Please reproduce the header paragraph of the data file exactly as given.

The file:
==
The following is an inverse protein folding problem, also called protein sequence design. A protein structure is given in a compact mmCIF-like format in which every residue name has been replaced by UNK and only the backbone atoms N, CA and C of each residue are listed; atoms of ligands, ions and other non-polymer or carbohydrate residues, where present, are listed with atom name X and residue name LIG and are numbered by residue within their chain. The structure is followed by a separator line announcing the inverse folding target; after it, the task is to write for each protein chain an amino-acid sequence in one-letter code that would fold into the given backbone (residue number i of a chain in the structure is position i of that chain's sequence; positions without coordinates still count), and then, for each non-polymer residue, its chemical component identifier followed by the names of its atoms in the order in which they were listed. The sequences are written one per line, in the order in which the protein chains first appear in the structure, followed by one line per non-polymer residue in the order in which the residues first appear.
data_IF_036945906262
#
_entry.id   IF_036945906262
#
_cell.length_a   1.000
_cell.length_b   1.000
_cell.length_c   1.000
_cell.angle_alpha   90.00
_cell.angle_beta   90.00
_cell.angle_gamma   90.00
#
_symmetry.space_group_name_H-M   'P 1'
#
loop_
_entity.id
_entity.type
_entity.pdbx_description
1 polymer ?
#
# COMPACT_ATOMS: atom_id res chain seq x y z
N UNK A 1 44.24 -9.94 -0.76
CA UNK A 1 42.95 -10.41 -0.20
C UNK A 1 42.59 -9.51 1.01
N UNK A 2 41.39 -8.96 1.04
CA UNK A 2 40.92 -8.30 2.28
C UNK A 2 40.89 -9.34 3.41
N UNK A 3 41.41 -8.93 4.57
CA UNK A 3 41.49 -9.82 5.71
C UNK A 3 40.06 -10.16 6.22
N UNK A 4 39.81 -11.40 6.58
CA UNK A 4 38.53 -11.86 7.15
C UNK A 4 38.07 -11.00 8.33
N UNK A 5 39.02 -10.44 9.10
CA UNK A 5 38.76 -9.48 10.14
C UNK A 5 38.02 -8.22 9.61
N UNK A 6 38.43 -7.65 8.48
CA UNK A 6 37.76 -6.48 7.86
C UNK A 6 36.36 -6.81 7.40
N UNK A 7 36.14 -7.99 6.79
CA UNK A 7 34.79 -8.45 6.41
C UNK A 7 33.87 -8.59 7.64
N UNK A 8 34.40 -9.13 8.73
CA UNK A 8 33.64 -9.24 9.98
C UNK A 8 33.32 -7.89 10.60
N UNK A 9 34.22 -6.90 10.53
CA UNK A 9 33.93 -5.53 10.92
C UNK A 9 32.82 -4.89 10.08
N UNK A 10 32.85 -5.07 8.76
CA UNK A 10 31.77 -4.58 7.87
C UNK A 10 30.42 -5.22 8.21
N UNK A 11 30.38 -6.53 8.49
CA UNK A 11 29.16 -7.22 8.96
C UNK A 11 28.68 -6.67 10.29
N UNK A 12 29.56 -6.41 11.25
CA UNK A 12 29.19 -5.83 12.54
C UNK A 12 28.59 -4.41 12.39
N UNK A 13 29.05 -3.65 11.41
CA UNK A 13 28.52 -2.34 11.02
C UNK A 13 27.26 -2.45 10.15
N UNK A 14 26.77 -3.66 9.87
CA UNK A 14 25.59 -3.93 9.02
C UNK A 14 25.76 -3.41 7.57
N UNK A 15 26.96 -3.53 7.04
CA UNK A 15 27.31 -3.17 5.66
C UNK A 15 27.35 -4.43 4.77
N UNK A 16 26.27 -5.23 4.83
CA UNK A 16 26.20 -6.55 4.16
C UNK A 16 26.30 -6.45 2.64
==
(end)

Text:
The following is an inverse protein folding problem, also called protein sequence design. A protein structure is given in a compact mmCIF-like format in which every residue name has been replaced by UNK and only the backbone atoms N, CA and C of each residue are listed; atoms of ligands, ions and other non-polymer or carbohydrate residues, where present, are listed with atom name X and residue name LIG and are numbered by residue within their chain. The structure is followed by a separator line announcing the inverse folding target; after it, the task is to write for each protein chain an amino-acid sequence in one-letter code that would fold into the given backbone (residue number i of a chain in the structure is position i of that chain's sequence; positions without coordinates still count), and then, for each non-polymer residue, its chemical component identifier followed by the names of its atoms in the order in which they were listed. The sequences are written one per line, in the order in which the protein chains first appear in the structure, followed by one line per non-polymer residue in the order in which the residues first appear.